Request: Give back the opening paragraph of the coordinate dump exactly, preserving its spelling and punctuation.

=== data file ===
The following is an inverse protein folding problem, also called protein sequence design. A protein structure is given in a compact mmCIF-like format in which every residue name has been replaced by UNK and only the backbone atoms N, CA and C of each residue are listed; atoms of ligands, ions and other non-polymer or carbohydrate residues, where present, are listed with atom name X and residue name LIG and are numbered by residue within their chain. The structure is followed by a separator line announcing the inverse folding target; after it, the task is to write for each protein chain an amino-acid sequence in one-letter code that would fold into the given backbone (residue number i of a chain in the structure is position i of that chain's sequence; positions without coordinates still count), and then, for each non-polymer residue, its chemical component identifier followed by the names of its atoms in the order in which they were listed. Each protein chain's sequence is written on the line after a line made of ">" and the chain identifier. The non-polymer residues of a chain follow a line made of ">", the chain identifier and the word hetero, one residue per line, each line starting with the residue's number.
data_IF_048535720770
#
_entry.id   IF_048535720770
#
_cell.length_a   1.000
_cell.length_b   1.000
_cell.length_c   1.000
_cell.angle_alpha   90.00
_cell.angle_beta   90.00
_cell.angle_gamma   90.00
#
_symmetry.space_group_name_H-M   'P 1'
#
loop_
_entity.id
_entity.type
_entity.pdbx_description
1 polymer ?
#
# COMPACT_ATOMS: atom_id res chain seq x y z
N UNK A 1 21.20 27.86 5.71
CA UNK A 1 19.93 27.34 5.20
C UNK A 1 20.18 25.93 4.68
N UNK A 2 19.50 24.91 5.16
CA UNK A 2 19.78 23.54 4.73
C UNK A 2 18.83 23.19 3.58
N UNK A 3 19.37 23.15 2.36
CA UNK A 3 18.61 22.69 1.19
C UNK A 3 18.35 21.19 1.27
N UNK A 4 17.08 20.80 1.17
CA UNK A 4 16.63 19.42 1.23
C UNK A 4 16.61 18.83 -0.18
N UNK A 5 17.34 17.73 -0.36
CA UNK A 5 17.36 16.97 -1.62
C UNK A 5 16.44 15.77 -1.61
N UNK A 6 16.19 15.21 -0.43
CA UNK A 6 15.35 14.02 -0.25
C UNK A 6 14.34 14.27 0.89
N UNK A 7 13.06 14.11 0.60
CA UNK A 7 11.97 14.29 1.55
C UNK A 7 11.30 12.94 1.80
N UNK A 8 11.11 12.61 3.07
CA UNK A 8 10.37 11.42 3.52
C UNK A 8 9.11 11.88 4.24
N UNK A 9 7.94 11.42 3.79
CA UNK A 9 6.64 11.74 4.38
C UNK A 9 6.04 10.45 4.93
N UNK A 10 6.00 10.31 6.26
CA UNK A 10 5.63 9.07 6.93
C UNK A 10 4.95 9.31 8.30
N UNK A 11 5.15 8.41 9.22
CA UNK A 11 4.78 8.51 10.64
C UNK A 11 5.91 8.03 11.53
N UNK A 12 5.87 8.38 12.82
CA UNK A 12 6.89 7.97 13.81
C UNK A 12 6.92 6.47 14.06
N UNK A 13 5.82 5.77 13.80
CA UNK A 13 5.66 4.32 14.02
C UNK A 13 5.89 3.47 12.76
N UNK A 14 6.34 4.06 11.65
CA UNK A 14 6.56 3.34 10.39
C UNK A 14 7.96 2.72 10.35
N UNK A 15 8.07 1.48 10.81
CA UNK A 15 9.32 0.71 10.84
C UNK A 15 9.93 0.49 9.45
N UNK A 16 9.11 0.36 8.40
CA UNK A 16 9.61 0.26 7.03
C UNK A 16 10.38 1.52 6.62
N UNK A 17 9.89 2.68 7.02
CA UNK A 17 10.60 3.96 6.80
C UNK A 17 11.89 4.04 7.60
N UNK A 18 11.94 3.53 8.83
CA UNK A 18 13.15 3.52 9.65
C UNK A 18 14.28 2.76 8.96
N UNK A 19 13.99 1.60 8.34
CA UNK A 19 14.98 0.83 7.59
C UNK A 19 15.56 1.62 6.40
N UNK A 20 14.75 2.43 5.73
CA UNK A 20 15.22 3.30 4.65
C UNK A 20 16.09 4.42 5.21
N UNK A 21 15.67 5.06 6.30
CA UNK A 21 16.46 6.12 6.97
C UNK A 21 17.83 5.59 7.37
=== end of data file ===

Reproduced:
The following is an inverse protein folding problem, also called protein sequence design. A protein structure is given in a compact mmCIF-like format in which every residue name has been replaced by UNK and only the backbone atoms N, CA and C of each residue are listed; atoms of ligands, ions and other non-polymer or carbohydrate residues, where present, are listed with atom name X and residue name LIG and are numbered by residue within their chain. The structure is followed by a separator line announcing the inverse folding target; after it, the task is to write for each protein chain an amino-acid sequence in one-letter code that would fold into the given backbone (residue number i of a chain in the structure is position i of that chain's sequence; positions without coordinates still count), and then, for each non-polymer residue, its chemical component identifier followed by the names of its atoms in the order in which they were listed. Each protein chain's sequence is written on the line after a line made of ">" and the chain identifier. The non-polymer residues of a chain follow a line made of ">", the chain identifier and the word hetero, one residue per line, each line starting with the residue's number.